Monsoon and chai go hand-in-hand, and with heavy downpours outside, our craving for a hot cup of chai is stronger than ever before. Brewed to perfection, tea comforts us from within and helps us enjoy the rhythmic rainfall even more. But if you notice, you will find people having their unique preferences when it comes to tea. While some like the kadak masala chai, others enjoy first-flush tea without milk or sugar. Then there are choices as per region and state – in Hyderabad, people go gaga over Irani chai, whereas Kashmiris enjoy their kahwa throughout the year. Amidst such diversity, we have often seen people getting confused between kahwa and masala tea, especially the ones made without milk.
While we agree that the use of common masalas can leave you confused, if you observe closely, there are striking differences between the two. Today, we will take you through a few of these differences, putting an end to your confusion once and for all. But before that, let’s find out the basic similarities between the two beverages.
Also Read: Don’t Make These 5 Mistakes While Sipping Chai During Monsoon
What Are the Similarities Between Kashmiri Kahwa and Masala Tea?
Kahwa finds its roots in Kashmir, whereas masala tea is a very popular drink in various parts of India. If you try both beverages together, you will notice two major similarities – in terms of spices and health benefits.
Similarity 1: Spices
Both kahwa and masala tea have a strong usage of cinnamon and cardamom. In both recipes, these spices add a rich aroma and a sweet taste to the teas.
Similarity 2: Health Benefits
Both drinks are considered great for health, thanks to the use of healthy spices in the recipes. They help boost immunity, keep you warm, and prevent several seasonal infections. Besides, these hot drinks are loaded with antioxidants that help maintain a healthy gut and allow your body to function smoothly.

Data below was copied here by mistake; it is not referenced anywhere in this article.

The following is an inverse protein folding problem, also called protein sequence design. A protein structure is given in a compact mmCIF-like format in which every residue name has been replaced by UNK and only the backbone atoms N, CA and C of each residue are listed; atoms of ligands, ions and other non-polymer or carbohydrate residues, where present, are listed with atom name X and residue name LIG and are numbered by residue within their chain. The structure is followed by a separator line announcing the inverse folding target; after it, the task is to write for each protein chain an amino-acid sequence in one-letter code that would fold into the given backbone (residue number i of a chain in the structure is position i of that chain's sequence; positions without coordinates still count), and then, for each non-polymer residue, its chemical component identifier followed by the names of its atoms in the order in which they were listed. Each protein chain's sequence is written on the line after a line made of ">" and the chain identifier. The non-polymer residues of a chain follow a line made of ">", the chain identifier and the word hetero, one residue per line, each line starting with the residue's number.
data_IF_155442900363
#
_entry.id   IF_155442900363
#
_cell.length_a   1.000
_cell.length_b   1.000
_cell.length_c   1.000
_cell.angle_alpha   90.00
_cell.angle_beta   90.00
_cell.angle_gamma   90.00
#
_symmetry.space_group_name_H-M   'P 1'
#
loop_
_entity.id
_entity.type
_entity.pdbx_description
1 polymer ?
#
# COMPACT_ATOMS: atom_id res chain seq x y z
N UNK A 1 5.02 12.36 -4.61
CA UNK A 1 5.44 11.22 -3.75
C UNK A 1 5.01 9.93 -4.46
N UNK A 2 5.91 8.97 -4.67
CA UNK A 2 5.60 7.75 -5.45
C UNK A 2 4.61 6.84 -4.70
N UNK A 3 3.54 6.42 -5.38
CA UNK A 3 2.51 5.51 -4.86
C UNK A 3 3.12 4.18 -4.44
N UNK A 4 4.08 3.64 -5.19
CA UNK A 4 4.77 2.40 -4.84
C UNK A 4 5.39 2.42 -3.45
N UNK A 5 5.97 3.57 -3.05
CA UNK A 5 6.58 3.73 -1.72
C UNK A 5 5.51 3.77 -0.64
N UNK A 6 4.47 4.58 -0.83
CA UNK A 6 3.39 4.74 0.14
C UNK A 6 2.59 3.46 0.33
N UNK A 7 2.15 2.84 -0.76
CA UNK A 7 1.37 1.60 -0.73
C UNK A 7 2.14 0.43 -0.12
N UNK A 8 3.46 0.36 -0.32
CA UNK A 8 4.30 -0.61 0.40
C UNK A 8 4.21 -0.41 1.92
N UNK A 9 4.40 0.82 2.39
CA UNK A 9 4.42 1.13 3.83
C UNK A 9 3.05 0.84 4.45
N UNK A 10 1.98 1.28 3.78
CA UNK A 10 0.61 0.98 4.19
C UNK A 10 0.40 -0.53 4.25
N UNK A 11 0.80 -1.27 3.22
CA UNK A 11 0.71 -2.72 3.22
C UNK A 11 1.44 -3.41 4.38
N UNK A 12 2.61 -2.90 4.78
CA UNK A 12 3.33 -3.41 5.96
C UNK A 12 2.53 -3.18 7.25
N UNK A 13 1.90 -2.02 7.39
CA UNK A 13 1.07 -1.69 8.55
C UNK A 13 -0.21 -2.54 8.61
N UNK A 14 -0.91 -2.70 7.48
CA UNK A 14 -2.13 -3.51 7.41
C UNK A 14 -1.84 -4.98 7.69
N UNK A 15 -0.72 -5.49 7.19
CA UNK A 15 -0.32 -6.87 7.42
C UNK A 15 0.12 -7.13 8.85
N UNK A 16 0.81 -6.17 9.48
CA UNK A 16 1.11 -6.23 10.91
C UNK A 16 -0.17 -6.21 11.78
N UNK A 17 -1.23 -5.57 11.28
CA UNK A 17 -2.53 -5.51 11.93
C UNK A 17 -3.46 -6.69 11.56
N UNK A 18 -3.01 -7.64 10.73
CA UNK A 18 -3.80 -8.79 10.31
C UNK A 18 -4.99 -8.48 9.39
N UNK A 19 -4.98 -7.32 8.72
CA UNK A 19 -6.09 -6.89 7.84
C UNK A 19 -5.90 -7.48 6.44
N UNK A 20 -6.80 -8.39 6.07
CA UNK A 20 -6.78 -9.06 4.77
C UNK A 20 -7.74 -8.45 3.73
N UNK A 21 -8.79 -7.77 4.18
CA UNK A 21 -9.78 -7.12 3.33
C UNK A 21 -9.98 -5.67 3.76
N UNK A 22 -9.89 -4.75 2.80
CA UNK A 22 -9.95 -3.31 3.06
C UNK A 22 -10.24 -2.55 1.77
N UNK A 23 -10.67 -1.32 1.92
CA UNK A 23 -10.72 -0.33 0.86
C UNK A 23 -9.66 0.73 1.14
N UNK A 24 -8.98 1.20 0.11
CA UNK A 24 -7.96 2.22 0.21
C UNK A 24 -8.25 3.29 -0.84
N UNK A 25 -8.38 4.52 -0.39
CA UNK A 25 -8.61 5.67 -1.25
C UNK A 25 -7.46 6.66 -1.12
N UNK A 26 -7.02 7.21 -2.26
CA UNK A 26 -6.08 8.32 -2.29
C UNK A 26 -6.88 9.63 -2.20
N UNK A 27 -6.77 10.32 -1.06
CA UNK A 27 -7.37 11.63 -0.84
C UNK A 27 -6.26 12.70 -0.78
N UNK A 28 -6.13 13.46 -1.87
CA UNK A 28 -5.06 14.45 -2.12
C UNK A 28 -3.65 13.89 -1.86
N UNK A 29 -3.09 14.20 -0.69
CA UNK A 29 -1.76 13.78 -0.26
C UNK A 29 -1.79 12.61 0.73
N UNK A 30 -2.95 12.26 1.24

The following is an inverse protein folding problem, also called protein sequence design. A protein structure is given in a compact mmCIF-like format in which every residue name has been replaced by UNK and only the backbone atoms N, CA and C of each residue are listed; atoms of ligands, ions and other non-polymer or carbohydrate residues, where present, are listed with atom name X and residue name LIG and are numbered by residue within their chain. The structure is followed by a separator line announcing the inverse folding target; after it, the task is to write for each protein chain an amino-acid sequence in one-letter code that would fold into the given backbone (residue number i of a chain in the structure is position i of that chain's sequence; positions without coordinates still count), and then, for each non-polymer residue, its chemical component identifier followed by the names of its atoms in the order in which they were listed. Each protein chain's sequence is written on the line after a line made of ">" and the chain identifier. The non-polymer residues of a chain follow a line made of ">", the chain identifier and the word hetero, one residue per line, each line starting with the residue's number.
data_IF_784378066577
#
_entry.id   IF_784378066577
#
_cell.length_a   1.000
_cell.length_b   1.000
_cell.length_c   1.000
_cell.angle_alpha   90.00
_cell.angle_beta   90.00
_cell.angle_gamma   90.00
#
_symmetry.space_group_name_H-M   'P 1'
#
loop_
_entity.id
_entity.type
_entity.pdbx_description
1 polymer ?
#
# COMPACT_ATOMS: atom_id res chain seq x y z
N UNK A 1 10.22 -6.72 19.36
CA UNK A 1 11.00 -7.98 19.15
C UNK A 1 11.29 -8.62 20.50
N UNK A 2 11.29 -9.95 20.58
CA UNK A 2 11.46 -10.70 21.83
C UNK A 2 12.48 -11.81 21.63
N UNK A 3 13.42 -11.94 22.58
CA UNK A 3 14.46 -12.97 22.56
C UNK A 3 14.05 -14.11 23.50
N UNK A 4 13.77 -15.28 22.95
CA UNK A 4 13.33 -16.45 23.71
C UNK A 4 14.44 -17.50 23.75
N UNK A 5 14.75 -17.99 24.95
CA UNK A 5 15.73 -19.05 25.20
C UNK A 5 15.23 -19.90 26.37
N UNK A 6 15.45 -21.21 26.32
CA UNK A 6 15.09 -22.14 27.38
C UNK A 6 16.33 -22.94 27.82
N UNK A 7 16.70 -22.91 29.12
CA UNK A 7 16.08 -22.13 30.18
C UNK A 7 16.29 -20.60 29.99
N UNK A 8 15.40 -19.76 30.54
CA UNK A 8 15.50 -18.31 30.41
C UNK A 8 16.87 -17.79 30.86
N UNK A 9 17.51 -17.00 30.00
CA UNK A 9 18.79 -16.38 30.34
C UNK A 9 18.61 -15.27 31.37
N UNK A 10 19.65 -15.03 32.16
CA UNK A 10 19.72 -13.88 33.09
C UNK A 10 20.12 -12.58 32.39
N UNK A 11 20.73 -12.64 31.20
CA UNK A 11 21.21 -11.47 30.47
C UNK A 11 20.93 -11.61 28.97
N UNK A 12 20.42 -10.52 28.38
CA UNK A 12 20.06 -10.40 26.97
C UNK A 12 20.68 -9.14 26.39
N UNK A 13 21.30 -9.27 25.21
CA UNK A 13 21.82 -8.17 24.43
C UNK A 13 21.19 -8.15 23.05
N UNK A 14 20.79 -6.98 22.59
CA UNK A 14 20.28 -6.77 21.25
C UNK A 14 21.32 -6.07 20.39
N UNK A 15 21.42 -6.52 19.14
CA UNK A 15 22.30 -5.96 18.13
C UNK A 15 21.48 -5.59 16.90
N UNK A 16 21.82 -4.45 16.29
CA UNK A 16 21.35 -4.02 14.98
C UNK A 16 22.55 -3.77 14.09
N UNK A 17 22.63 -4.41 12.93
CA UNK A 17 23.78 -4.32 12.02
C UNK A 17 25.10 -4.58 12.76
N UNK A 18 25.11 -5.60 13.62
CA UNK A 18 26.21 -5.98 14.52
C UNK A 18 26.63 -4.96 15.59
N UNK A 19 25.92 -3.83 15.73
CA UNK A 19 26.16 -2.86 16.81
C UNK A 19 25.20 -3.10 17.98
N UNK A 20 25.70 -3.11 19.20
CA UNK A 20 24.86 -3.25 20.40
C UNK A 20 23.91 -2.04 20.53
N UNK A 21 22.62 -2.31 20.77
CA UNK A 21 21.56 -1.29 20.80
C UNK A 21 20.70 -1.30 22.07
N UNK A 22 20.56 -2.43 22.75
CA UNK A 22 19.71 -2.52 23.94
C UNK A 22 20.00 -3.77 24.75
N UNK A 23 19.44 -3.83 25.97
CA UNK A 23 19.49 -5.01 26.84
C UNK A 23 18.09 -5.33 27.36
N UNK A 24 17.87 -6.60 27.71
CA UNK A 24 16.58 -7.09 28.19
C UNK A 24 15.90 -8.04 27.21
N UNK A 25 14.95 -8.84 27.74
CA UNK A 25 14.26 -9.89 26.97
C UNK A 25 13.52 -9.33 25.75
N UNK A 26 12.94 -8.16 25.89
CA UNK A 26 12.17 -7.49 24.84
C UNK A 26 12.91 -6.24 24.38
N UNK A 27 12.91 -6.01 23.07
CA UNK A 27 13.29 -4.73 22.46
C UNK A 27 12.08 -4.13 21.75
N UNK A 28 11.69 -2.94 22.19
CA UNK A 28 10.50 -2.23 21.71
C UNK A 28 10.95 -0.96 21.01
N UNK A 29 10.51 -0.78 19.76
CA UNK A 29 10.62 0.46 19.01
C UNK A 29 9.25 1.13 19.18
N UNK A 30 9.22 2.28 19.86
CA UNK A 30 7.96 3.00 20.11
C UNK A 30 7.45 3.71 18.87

Also Read: How To Make Kashmiri Kahwa Tea For Good Immunity And Weight Loss
Kashmiri Kahwa Vs. Masala Tea: Know the Difference:
1. Use of Tea Leaves:
While masala tea is usually made from tea powder or CTC tea, kahwa includes green tea for a crystal-clear colour. This makes the latter a bit lighter and healthier in nature.
2. Brewing Process:
Masala tea is prepared using two processes. You either brew whole masalas in water and then add tea leaves to it, or prepare the tea and add powdered masala to it. On the other hand, kahwa (or kehwa) is traditionally prepared in a samovar – a unique brass utensil that consists of a “fire container” running as a central cavity. This helps the tea stay perpetually hot.
While cinnamon and cardamom remain the same, both teas use various other ingredients that make them very different from each other. While a tea masala is usually prepared with cinnamon, cardamom, bay leaf, cloves, nutmeg, ginger, etc., kahwa has a strong use of saffron, almonds, and rose petals, besides the usual cardamom, cinnamon, and cloves.
Due to the use of CTC tea, masala chai is stronger than its fancy counterparts. Whereas kahwa is light, aromatic, and helps you warm up instantly, courtesy of the use of green tea.
Now that you are aware of the basic differences between the teas, how about making a cup for yourself and enjoying the season? Here are the masala tea and kahwa recipes for you.